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  • Deven Champaneri and Kevin Rice, MD

Tricuspid Valve Repair with MitraClip

Name the cardiac device. • Xray of the Week

Xray of Tricuspid Valve Repair with MitraClip

Figure 1. Figure 1. AP Chest X-ray demonstrating placement of 3 MitraClips over the tricuspid valve.

Xray and CT Scan of Tricuspid Valve Repair with MitraClip

Figure 2. A: AP chest X-ray demonstrating placement of 3 MitraClips over the tricuspid valve (yellow arrow)

B: Coronal chest CT showing 3 MitraClips over the tricuspid valve in the right atrioventricular septum (red arrow). Mild right atrial dilation is noted.

C: Axial chest CT showing 3 MitraClips over the tricuspid valve in the right atrioventricular septum (orange arrow). A normal mitral valve is seen (green arrow). The right atrium is mildly dilated.


Discussion:

An echocardiogram is the gold standard for evaluating and determining the severity of tricuspid regurgitation (TR)[2]. Severity ranges from mild, moderate, to severe using both qualitative (valve morphology) or quantitative measures (flow calculations and distention of chambers) [2]. The leading cause of TR is due to left heart failure. Rarer causes include rheumatic disease, congenital, myxomatous degeneration, endocarditis, or pulmonary hypertension [3]. Treatment can vary from clinical monitoring, pharmacological therapy, or surgery, depending on the severity and clinical symptoms [4]. Current surgical techniques include tricuspid annuloplasty and tricuspid valve repair. However, minimally invasive methods are starting to gain popularity as the mainstay of treatment. These minimally invasive procedures include heterotopic caval transcatheter valve implantation, transcatheter tricuspid valve annuloplasty, and tricuspid clip placement (MitraClip) [4,5].


Tricuspid clip placement is a unique and innovative procedure; the idea stems from a repair method for regurgitant mitral valves. Pre-procedure planning includes an echocardiogram with a 3D rendering of the tricuspid valve (TV) to increase clip placement accuracy [5]. The procedure first begins with gaining femoral/jugular vein access and inserting a stiff guidewire into the right atrium, confirmed with fluoroscopy [5,6]. A 24 French catheter is advanced over the guidewire. The clip is then inserted through the catheter and positioned perpendicular to the tricuspid valve using 3D rendering of the TV via echocardiogram [6]. An intra-operative echocardiogram is done to measure the change in regurgitation associated with clip placement to optimize reduction. Clips are then placed around the TV leading to an “edge-to-edge” repair [5]. Patients who underwent the procedure showed improvement in the severity of TR and associated symptoms [5,6]. Figures 1 and 2 show tricuspid clip placement.

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References:


  1. Nina VJ, Silva NA, Gaspar SF, et al. Atypical size and location of a right atrial myxoma: a case report. J Med Case Rep. 2012;6:26. Published 2012 Jan 23. doi:10.1186/1752-1947-6-26

  2. Arsalan M, Walther T, Smith RL 2nd, Grayburn PA. Tricuspid regurgitation diagnosis and treatment. Eur Heart J. 2017;38(9):634-638. doi:10.1093/eurheartj/ehv487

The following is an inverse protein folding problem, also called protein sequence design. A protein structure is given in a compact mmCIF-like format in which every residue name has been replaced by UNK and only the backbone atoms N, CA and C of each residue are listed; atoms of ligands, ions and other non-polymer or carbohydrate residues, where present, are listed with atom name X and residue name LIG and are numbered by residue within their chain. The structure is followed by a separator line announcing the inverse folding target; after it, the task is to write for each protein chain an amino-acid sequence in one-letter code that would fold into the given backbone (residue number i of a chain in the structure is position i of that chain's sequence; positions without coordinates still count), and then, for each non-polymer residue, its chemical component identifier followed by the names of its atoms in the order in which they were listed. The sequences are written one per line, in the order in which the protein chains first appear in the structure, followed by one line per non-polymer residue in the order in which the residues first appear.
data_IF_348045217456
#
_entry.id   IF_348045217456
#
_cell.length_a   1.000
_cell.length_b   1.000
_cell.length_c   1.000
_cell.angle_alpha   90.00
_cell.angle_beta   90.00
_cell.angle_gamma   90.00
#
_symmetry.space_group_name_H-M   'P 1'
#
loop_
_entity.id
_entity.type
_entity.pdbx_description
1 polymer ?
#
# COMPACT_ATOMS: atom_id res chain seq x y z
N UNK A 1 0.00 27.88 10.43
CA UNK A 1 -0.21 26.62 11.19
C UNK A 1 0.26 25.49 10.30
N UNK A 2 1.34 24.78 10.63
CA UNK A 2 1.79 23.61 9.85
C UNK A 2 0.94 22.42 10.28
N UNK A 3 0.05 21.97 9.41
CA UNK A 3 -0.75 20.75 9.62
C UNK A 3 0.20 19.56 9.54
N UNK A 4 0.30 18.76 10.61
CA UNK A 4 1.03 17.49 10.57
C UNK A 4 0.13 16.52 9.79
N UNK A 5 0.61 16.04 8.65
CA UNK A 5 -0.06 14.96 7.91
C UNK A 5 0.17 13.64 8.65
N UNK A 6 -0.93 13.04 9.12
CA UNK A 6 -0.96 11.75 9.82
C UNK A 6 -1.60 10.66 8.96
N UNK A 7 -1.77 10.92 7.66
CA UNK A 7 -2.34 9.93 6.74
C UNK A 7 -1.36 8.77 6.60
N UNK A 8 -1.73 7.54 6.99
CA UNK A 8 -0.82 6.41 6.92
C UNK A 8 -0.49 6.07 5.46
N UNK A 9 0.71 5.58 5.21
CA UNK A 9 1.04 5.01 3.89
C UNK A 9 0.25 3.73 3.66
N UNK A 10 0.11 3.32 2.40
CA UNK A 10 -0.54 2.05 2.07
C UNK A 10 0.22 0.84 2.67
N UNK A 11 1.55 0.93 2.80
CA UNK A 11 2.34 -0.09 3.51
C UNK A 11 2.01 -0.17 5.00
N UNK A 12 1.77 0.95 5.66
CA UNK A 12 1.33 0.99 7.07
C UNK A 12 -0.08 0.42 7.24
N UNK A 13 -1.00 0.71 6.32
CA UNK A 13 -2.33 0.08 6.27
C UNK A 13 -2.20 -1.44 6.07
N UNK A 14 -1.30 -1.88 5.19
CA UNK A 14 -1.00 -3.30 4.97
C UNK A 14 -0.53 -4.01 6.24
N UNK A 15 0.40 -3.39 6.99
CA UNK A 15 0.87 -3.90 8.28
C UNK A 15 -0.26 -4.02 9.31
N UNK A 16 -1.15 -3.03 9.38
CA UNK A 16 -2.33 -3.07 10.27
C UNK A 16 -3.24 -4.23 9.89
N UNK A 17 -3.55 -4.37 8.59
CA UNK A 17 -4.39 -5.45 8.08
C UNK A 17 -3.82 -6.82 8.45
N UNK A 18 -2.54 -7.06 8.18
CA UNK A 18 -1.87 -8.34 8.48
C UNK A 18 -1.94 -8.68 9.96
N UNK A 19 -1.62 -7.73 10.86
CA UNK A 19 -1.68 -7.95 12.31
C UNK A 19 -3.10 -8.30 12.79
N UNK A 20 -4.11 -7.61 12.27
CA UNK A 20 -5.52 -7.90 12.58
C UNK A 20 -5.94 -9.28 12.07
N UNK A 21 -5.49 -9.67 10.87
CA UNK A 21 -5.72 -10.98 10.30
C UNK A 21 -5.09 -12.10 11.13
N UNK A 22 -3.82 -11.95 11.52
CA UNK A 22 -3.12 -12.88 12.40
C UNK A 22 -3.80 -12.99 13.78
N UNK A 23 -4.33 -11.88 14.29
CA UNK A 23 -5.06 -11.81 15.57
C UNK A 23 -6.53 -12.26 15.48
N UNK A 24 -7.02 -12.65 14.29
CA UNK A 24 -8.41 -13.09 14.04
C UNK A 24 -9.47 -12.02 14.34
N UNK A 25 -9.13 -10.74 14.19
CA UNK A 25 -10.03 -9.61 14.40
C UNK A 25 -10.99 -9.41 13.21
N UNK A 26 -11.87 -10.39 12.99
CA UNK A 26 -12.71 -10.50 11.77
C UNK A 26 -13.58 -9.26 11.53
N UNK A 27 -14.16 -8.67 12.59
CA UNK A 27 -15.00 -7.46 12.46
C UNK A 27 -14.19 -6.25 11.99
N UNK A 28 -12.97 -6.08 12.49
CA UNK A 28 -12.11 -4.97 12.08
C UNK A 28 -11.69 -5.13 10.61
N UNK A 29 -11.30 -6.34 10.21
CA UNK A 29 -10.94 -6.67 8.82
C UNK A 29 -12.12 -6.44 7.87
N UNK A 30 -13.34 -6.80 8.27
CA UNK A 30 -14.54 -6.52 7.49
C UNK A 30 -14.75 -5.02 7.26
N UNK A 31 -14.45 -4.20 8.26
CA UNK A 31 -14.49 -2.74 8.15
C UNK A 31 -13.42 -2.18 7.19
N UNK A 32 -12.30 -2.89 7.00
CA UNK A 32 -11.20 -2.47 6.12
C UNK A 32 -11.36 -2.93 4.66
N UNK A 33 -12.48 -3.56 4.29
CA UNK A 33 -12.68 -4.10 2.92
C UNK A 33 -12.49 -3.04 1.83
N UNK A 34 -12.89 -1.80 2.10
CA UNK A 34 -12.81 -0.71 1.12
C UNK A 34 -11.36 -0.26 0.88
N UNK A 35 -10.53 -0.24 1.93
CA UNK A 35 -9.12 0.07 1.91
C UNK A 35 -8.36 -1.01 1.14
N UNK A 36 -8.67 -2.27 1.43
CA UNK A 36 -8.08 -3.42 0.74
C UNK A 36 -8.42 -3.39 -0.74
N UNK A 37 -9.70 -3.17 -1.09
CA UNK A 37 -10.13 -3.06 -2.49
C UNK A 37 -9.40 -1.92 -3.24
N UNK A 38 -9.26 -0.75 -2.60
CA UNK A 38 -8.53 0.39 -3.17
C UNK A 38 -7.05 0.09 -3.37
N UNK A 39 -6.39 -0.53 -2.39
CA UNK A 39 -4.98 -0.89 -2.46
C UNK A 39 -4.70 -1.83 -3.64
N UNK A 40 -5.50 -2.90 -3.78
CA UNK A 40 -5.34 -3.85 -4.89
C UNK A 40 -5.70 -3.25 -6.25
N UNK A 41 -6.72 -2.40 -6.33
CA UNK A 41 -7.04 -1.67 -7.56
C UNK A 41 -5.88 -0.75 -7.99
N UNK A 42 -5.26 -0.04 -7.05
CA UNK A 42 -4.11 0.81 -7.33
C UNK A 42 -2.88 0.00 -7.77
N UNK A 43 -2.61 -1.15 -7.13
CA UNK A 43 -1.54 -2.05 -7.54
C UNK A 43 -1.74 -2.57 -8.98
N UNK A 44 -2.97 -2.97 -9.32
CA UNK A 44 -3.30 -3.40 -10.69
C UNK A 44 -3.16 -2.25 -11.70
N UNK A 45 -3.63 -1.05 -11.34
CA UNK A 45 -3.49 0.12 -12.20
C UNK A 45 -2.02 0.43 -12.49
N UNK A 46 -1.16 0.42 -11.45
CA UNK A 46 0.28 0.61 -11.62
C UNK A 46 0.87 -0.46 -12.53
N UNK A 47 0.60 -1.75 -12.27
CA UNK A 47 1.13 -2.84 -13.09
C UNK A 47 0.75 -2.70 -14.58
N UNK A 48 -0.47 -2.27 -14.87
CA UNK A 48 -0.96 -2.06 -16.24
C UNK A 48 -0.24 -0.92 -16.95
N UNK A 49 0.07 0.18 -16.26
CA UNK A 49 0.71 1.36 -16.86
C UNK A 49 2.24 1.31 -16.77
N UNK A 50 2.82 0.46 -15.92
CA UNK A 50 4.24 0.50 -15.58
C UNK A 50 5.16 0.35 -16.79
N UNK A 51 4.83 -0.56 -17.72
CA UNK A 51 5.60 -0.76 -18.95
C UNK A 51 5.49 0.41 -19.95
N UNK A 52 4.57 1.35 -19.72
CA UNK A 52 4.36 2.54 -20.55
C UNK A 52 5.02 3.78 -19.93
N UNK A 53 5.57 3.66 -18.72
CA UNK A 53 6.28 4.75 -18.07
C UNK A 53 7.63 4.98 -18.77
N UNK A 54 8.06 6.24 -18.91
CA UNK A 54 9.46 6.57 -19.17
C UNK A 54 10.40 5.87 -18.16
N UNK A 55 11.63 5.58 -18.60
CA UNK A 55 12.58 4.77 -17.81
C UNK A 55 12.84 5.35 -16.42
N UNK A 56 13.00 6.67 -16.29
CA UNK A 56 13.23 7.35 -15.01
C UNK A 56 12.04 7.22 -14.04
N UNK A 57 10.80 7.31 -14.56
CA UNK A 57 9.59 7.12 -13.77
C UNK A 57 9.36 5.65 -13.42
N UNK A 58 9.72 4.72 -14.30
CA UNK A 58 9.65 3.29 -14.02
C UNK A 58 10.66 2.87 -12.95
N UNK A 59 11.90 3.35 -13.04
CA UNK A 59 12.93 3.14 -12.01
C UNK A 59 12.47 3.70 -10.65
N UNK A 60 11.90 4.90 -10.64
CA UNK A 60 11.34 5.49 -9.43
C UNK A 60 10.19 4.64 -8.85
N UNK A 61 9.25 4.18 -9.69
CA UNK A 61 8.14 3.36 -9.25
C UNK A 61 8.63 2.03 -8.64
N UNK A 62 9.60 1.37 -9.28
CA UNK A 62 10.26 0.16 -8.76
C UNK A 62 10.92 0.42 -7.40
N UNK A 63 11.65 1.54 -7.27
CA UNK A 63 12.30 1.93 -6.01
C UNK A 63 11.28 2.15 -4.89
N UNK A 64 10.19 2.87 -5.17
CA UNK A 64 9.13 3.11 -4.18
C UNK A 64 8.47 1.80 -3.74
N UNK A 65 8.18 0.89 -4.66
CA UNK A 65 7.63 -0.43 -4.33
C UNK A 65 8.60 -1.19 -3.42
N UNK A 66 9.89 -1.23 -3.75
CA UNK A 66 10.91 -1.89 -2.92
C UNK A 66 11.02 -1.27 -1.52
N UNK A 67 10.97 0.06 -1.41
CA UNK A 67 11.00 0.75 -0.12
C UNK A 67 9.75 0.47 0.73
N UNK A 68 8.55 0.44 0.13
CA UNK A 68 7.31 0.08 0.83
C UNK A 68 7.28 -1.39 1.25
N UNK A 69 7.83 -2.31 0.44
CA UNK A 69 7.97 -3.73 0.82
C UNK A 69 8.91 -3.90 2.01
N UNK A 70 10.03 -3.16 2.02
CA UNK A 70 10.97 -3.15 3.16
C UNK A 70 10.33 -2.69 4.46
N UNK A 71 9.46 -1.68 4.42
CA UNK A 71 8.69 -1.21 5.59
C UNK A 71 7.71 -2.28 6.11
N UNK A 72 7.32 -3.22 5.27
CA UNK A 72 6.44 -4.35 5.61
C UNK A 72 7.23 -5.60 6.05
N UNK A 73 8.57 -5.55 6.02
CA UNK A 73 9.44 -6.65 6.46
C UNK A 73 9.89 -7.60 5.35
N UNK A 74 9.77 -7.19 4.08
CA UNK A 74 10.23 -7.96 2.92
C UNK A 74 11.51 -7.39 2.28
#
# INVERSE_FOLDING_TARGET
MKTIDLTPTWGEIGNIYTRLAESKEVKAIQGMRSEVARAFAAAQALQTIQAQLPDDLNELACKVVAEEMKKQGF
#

3. Rogers JH, Bolling SF. The tricuspid valve: current perspective and evolving management of tricuspid regurgitation. Circulation. 2009;119(20):2718-2725. doi:10.1161/CIRCULATIONAHA.108.842773

  4. Rodés-Cabau J, Taramasso M, O'Gara PT. Diagnosis and treatment of tricuspid valve disease: current and future perspectives. Lancet. 2016;388(10058):2431-2442. doi:10.1016/S0140-6736(16)00740-6

  5. Hammerstingl C, Schueler R, Malasa M, Werner N, Nickenig G. Transcatheter treatment of severe tricuspid regurgitation with the MitraClip system. Eur Heart J. 2016;37(10):849-853 doi:10.1093/eurheartj/ehv710

  6. Schofer J, Tiburtius C, Hammerstingl C, et al. Transfemoral Tricuspid Valve Repair Using a Percutaneous Mitral Valve Repair System. J Am Coll Cardiol. 2016;67(7):889-890. doi:10.1016/j.jacc.2015.11.047


Deven Champaneri

Deven Champaneri is a medical student at Edward Via College Osteopathic Medicine (VCOM) – Carolinas and plans to pursue residency in diagnostic radiology. While he was rotating through various specialties, he realized his passion for DR and valued its role in all aspects of medicine. He graduated from the University of South Carolina in 2017 with a degree in Business Marketing. During his undergraduate studies, he was involved with multiple volunteer organizations, such as Camp Kemo a summer camp for children with cancer and Palmetto Richland Children’s Hospital. Currently, he mentors at-risk high-school students and tutors students for Step 1/COMLEX 1. In his spare time he enjoys, golfing, backpacking, cooking, and spending time with family.


Follow Deven Champaneri on Twitter @devenchampaneri


Kevin M. Rice, MD

Kevin M. Rice, MD is the president of Global Radiology CME

Dr. Rice is a radiologist with Renaissance Imaging Medical Associates and is currently the Vice Chief of Staff at Valley Presbyterian Hospital in Los Angeles, California. Dr. Rice has made several media appearances as part of his ongoing commitment to public education. Dr. Rice's passion for state of the art radiology and teaching includes acting as a guest lecturer at UCLA. In 2015, Dr. Rice and Natalie Rice founded Global Radiology CME to provide innovative radiology education at exciting international destinations, with the world's foremost authorities in their field. In 2016, Dr. Rice was nominated and became a semifinalist for a "Minnie" Award for the Most Effective Radiology Educator.

Follow Dr. Rice on Twitter @KevinRiceMD


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